Self-guided walking has its inherent risks. It is a sport where safety depends upon the judgement and alertness of the participants.
S-cape Travel is concerned about client safety and we go to great lengths to provide correct, detailed and up-to-date information in our route descriptions.
It is very important for each participant to be conscious of his/her responsibility to heed the information given in our route descriptions and apply these, USING COMMON SENSE.
When out walking, you are responsible for the way you act and the decisions you make. At times this may involve walking on a varied terrain (uneven surfaces, wet/muddy/slippery sections, loose rock, poor visibility, etc.) that can present difficulties and challenges that should not be underestimated. In these situations it is of utmost importance that the participant uses a great deal of caution and common sense as some routes can become dangerous and unsafe if the person has not taken sufficient care, is not dressed appropriately and does not have adequate physical and/or technical ability.
The walking routes on this programme follow official paths. On these routes there are places where the path crosses a stream (or dry streambed). You will often NOT find bridges, since these are streams which you can walk across with your boots on or by using stepping stones. In spring and autumn, the depth of some streams may increase and you may have to take your boots off and wade across (through ankle-deep or slightly higher water). We would NOT recommend wading across when water levels are above the knee!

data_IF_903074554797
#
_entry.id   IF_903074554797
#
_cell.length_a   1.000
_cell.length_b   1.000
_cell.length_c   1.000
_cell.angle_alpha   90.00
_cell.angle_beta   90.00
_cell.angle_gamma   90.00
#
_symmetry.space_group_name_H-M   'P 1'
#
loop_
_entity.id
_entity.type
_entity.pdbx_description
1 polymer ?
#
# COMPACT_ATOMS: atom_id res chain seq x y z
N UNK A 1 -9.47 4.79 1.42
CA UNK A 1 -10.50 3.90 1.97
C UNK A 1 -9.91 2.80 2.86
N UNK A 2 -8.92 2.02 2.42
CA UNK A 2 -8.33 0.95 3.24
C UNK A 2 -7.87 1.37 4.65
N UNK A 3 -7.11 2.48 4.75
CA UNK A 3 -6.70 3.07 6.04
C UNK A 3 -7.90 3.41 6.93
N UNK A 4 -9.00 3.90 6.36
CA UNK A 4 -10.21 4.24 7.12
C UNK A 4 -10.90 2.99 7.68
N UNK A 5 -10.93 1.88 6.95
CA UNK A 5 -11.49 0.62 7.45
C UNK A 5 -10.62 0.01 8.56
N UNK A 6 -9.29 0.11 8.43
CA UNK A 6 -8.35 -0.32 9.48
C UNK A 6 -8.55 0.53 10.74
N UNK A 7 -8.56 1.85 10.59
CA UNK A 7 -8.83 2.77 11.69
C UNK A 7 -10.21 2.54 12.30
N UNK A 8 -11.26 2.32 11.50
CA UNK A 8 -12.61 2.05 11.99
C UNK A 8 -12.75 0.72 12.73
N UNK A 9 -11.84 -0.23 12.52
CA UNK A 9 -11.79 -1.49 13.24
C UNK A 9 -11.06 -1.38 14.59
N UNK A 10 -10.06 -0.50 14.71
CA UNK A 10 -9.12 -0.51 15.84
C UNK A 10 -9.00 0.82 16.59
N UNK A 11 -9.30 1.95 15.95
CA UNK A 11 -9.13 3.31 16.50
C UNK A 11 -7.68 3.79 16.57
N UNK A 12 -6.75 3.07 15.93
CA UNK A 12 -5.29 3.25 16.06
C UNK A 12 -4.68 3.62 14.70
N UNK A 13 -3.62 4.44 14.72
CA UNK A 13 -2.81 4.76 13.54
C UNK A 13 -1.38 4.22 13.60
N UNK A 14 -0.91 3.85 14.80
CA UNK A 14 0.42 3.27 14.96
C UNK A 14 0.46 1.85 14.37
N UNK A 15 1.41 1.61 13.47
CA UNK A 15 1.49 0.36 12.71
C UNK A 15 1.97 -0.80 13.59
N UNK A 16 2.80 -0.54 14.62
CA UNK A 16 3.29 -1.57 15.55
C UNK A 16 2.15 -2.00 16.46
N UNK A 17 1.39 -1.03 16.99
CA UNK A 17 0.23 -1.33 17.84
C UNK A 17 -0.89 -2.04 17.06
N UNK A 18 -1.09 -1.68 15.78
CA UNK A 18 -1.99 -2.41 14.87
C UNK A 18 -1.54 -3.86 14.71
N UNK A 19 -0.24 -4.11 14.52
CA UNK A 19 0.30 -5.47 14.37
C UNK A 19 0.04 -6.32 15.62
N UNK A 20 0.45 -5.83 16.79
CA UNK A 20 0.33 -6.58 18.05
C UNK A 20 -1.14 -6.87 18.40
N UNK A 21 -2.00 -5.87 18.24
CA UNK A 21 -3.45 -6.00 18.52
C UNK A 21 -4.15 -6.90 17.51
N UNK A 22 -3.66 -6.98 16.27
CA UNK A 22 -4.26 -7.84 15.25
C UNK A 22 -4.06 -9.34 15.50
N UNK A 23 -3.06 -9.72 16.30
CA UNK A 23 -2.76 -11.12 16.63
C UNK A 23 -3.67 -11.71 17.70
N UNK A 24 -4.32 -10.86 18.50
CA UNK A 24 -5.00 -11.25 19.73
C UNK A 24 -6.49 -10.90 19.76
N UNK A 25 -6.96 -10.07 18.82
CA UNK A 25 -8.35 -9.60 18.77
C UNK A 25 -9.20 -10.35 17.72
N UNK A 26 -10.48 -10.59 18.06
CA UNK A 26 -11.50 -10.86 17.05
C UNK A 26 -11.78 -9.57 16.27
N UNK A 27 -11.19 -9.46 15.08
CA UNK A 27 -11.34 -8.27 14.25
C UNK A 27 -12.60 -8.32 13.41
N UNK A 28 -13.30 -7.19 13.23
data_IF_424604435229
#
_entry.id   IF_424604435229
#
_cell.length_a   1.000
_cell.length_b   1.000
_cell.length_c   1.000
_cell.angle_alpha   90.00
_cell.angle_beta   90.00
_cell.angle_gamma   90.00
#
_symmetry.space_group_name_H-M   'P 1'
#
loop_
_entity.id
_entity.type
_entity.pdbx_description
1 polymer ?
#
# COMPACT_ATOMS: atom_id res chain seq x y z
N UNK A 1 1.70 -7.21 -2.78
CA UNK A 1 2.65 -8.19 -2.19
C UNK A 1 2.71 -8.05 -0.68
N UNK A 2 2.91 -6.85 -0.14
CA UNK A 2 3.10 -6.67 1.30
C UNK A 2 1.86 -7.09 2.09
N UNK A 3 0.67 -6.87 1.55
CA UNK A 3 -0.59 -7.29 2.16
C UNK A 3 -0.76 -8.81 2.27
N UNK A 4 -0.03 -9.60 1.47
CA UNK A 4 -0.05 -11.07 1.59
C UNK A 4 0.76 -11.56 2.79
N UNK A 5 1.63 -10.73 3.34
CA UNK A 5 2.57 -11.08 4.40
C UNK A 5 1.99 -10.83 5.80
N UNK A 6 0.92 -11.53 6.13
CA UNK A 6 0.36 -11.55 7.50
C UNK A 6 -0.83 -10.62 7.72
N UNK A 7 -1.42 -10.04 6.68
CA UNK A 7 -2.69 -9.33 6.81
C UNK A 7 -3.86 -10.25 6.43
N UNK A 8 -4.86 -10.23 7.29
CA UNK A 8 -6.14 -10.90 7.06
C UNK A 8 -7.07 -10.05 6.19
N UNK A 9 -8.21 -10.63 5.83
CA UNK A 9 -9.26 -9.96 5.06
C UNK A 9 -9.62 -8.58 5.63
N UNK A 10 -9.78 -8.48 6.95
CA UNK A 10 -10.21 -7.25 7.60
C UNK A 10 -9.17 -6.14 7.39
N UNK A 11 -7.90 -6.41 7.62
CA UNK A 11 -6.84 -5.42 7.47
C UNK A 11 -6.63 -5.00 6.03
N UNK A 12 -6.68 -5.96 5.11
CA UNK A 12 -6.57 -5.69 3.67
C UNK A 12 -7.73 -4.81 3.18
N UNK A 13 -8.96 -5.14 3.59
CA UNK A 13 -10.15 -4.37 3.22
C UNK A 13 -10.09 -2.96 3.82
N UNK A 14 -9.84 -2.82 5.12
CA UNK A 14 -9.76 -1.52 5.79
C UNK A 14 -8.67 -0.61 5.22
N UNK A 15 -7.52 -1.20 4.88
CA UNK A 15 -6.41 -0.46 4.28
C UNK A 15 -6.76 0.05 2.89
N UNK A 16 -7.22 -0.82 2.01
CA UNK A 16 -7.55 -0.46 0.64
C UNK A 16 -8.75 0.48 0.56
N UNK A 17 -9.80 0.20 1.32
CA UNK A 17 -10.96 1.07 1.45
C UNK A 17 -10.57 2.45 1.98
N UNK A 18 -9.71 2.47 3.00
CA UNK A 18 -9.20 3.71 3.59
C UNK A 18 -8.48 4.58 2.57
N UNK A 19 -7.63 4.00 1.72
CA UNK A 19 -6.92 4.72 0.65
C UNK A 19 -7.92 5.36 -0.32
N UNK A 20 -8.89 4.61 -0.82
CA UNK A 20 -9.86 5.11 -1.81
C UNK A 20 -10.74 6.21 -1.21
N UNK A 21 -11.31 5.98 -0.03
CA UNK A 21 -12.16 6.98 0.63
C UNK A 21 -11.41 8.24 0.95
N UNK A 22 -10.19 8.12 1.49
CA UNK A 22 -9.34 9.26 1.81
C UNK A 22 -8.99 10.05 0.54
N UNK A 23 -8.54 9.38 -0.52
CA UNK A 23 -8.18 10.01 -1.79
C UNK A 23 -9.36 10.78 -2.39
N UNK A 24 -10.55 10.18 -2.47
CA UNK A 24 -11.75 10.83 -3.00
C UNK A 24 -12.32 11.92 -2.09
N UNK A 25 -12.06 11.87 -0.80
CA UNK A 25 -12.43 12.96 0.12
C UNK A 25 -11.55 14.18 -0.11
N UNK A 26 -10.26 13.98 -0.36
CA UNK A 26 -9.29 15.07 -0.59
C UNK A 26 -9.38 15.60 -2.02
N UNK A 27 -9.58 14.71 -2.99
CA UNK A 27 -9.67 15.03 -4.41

Stepping stones can be slippery so pay special attention when crossing and use your trekking poles for balance. It is best to walk on the stream bed rather than on top of the stones specially if they are wet, mossy or muddy.
Bicycle touring implies certain inherent risks. It is a sport in which safety depends on your own judgment and alertness as a cyclist.
Neither we, nor the local agent, can be held responsible for possible damage (physical or otherwise) to participants due to: physical activity during the tour, failure to follow road regulations, alcohol consumption, breaking of means or materials, lack of medical assistance in remote areas or other unforeseen circumstances.
As a cyclist you are responsible for the way you ride and the condition of your bicycle. At times this may involve riding on varied terrain (uneven surfaces, wet/muddy/slippery sections, loose rock, poor visibility, etc.) with certain difficulties and challenges that should not be underestimated. In these situations the cyclist must use a great deal of caution and common sense, as some routes can become dangerous and unsafe if the cyclist does not take sufficient care and does not have the proper gear or adequate physical/technical ability.
You should always consider which side of the road you should be using, especially after taking a break when your mind may switch off.
When travelling on quiet country roads you should always be mindful of the possibility of traffic at any time and always cycle in a safe position on the road.
Use common sense and caution at all times.
Always keep an eye open for potentially dangerous situations (difficult terrain, sheer drops, changing weather conditions, etc.).